1950s the abolition of the Anti-Aircraft Command and the entire Coast Artillery organisation.
 In 1993 after the Strategic Defence Review the Royal Artillery was cut down to 17 Full Time Regiments
(Inc 4 RHA) and 7 Territorial Regiments.

The Royal Horse Artillery
Until the end of the 18th century gunners had to walk beside their guns, which meant that movement was slow.  
On many occasions the officers (who were mounted) had to manhandle the guns into action before their men arrived.
The solution was obvious and in January 1793 two troops of Horse Artillery were raised, differing from field units in
that all personnel were mounted.  Two more troops were formed in November 1793, and each troop had six 6-pounder
guns with 45 drivers and 186 horses on their establishment, a self-contained mobile fighting unit of artillery had at last
come into existence.  The superior organisation of the RHA troops enabled them to develop from the first a very high
standard of discipline and efficiency, which has never been allowed to weaken.
After Waterloo, seven troops of RHA were disbanded between 1816 and 1819 (including 2nd Rocket Troop) and
the others were reduced to a skeleton establishment, barely sufficient to man two guns apiece.  Nevertheless the corps
survived, and after the Crimean War the Royal Horse Artillery was formed into a Horse Brigade.  In 1861 the Horse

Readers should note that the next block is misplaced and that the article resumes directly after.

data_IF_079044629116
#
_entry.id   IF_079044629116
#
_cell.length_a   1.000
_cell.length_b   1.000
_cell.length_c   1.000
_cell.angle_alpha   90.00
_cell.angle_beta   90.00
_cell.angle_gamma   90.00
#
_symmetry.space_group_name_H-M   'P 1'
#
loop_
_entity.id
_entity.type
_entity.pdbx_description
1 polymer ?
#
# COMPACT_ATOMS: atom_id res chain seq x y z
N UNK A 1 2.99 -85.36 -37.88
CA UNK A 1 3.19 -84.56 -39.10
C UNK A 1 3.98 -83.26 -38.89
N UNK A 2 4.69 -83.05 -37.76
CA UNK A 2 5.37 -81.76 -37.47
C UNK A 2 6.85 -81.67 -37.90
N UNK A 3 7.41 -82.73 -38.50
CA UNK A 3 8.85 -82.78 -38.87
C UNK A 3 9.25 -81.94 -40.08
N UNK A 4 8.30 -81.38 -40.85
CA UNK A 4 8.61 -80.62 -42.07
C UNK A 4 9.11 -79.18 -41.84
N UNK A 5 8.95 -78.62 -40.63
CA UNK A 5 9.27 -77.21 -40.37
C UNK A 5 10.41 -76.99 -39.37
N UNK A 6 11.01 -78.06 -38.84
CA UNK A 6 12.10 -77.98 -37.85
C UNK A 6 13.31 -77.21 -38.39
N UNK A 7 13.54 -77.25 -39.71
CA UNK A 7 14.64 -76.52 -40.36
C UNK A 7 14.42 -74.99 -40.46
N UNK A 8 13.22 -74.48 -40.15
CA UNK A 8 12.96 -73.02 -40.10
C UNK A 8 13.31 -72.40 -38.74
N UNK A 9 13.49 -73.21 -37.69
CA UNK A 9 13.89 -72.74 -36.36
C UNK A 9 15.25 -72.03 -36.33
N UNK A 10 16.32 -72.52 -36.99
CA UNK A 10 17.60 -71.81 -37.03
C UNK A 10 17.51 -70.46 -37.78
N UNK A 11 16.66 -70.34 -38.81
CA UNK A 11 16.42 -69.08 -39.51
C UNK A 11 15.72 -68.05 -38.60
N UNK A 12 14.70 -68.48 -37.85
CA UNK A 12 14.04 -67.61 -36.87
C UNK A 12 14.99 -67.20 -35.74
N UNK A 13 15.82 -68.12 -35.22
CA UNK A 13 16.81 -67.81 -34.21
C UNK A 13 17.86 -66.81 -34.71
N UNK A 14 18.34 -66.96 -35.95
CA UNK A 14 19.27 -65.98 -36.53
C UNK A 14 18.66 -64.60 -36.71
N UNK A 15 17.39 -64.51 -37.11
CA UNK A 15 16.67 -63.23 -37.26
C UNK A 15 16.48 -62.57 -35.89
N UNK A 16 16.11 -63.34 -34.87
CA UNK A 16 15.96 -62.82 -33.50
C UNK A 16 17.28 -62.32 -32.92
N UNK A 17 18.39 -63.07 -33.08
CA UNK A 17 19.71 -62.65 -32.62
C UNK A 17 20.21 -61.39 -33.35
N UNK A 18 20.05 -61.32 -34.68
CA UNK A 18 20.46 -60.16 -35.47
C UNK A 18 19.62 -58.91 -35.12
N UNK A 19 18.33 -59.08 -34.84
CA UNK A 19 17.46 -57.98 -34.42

Artillery batteries from the Indian establishment increased the strength by four brigades, making a total of five.  

In 1871, under the stimulus of the Franco-Prussian War, a further reorganisation took place, whereby one RHA
battery was added to the Regiment, making a total of 31 batteries in the RHA.  Six years later, however the RHA was
again reorganised, this time into three brigades (10 batteries and one Depot Battery to each brigade).  In 1882 the
brigades were reduced to two (each of 13 batteries) and a depot (a reduction of 5 batteries).  Following the outbreak
of the South African War in 1900 there was an increase of 7 batteries, and during the 1st World War the Regiment
expanded to 50 RHA batteries.  But the end of the war brought the inevitable reductions, and by 1936 the strength
was 3 brigades and five unbrigaded batteries, a total of 14 batteries.  By 1940 the batteries were mechanised,
except for a ceremonial RHA Troop in London (The Riding Troop).

In 1947 King George VI inspected the Riding Troop (which had been formed for ceremonial duties) at St. John's Wood.  
He created history by erasing the title of the troop and inserting the words `The King's Troop' a title which
Queen Elizabeth II was pleased to leave unchanged.
 In 1959 there were five RHA Regiments with a total of 15 batteries and the King's Troop making the sixteenth.  
But by 1969 further reductions had taken place and the strength now comprises:
 The King's Troop RHA
1st Regiment RHA
3rd Regiment RHA
7th Parachute Regiment RHA


The Regimental Cap Badge and Crest is a Gun surmounted by a crown with the Regimental Mottoes
'Ubique' meaning "Everywhere" and 'Quo Fas et Gloria Ducunt', "Where right and glory lead" on
scrolls above and below the gun (approved 1902).

The gun depicted on the cap badge is a 9pdr Rifled Muzzle Loader of about 1871, and the
 rammer used to ram the charge into the muzzle is also seen, to the left of the carriage wheel.